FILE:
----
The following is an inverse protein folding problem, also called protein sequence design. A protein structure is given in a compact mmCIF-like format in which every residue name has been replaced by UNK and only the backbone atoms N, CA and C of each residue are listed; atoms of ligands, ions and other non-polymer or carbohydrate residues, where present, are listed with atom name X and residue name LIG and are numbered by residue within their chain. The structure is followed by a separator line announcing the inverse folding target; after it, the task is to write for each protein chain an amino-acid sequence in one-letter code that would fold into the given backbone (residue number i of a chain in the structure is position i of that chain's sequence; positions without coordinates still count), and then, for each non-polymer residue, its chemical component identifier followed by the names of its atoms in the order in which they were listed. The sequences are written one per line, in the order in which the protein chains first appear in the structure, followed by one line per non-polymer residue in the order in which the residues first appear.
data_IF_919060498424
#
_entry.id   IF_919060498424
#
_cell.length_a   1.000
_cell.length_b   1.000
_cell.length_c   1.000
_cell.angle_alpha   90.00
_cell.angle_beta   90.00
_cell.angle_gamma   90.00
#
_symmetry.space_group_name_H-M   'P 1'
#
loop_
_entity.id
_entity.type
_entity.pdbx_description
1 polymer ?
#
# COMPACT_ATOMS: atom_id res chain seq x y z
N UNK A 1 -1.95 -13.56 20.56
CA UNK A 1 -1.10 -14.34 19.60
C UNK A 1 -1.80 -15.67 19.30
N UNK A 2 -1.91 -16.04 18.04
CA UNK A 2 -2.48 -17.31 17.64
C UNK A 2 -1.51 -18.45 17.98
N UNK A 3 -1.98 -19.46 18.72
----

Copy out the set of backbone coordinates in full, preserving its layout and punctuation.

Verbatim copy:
The following is an inverse protein folding problem, also called protein sequence design. A protein structure is given in a compact mmCIF-like format in which every residue name has been replaced by UNK and only the backbone atoms N, CA and C of each residue are listed; atoms of ligands, ions and other non-polymer or carbohydrate residues, where present, are listed with atom name X and residue name LIG and are numbered by residue within their chain. The structure is followed by a separator line announcing the inverse folding target; after it, the task is to write for each protein chain an amino-acid sequence in one-letter code that would fold into the given backbone (residue number i of a chain in the structure is position i of that chain's sequence; positions without coordinates still count), and then, for each non-polymer residue, its chemical component identifier followed by the names of its atoms in the order in which they were listed. The sequences are written one per line, in the order in which the protein chains first appear in the structure, followed by one line per non-polymer residue in the order in which the residues first appear.
data_IF_919060498424
#
_entry.id   IF_919060498424
#
_cell.length_a   1.000
_cell.length_b   1.000
_cell.length_c   1.000
_cell.angle_alpha   90.00
_cell.angle_beta   90.00
_cell.angle_gamma   90.00
#
_symmetry.space_group_name_H-M   'P 1'
#
loop_
_entity.id
_entity.type
_entity.pdbx_description
1 polymer ?
#
# COMPACT_ATOMS: atom_id res chain seq x y z
N UNK A 1 -1.95 -13.56 20.56
CA UNK A 1 -1.10 -14.34 19.60
C UNK A 1 -1.80 -15.67 19.30
N UNK A 2 -1.91 -16.04 18.04
CA UNK A 2 -2.48 -17.31 17.64
C UNK A 2 -1.51 -18.45 17.98
N UNK A 3 -1.98 -19.46 18.72